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Tony Fisher's V-Dome

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Tony Fisher's V-Dome

Tony Fisher's V-Dome
Tony Fisher's V-Dome
Tony Fisher's V-Dome
Tony Fisher's V-Dome
Tony Fisher's V-Dome
Tony Fisher's V-Dome
Tony Fisher's V-Dome
Tony Fisher's V-Dome
Tony Fisher's V-Dome
Tony Fisher's V-Dome
Tony Fisher's V-Dome
Tony Fisher's V-Dome
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Idea Conceived

Prototype finished

Revealed

Original concept

Core puzzle

Dimensions

 

January 2012

17th February 2012

18th February 2012

Tony Fisher

6x6x6 V-Cube

6.9 cm / 2.7 inch

 

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This is my transformation of a genuine 6x6x6 V-Cube. It was inspired by my own Ball in a Cube puzzle as well as my Sliding Pucks.
I have always wanted to use the interior 6x6x6 pieces as parts of a puzzle that need to be solved. In addition I like the fact that often the parts are hidden from view like the sides of my Sliding Pucks.
The puzzle behaves like a kind of bandaged 7x7x7 with some pieces that are not always visible. Cubies can be mixed in two ways. They can be moved around the cube in groups like a giant 2x2x2. To mix them further though all cubies must be on one half of the cube. This then allows three complete rows to rotate. Switching between these different types of moves is the only way to fully mix or solve the puzzle.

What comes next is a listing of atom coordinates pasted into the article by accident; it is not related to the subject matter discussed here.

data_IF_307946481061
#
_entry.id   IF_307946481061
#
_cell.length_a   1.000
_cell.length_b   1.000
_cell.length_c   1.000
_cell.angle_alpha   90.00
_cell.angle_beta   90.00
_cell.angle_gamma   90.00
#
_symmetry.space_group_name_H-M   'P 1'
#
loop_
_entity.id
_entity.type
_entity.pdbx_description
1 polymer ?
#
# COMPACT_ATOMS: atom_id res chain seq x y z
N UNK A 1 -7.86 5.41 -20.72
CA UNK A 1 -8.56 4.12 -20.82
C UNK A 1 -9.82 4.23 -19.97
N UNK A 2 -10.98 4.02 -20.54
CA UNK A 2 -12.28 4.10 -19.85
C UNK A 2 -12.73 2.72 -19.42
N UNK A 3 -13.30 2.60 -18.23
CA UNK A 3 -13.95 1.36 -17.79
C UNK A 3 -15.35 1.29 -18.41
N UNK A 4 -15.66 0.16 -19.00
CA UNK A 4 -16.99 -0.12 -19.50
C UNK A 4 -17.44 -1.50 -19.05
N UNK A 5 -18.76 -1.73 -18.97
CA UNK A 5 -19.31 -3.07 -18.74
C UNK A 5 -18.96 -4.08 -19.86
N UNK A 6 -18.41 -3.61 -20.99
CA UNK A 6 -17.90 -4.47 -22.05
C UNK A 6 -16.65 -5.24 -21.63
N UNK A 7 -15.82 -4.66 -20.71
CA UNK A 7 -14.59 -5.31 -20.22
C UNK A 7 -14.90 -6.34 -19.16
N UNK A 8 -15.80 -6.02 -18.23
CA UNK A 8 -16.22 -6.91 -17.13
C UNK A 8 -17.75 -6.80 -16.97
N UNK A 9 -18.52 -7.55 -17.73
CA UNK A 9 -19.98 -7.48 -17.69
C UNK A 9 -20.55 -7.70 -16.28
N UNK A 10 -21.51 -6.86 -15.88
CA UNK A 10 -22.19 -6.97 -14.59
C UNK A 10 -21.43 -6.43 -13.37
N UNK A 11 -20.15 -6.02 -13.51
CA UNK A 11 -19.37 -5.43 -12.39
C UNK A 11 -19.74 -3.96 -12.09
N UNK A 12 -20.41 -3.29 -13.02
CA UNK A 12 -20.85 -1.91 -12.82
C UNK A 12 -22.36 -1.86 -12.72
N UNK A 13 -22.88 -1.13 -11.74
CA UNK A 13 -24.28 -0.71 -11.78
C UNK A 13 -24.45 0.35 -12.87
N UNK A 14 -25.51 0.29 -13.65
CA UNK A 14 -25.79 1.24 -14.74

The white 'inside' pieces can move around the puzzle in groups of  five like a single edge on a Rubik's Cube. To break up these groups though they must be under the cubies when those cubies are all in one half of the puzzle. Not easy to explain but the video will give you an idea.
I experimented with different designs and ideally everything hidden when the puzzle is solved should be white. It simply wasn't practical though to give such tiny parts two colours and I eventually settled with this.
Movement is quite stiff and popping happens occasionally if not careful. This is because the puzzle is a little unbalanced due to the removal of so many cubies. You have to be careful when a regular 1x6x6 layer is moved. Initially it was much stiffer but I rounded the V-Cube 'tabs' that prevent misalignment. For this puzzle misalignment doesn't matter so much.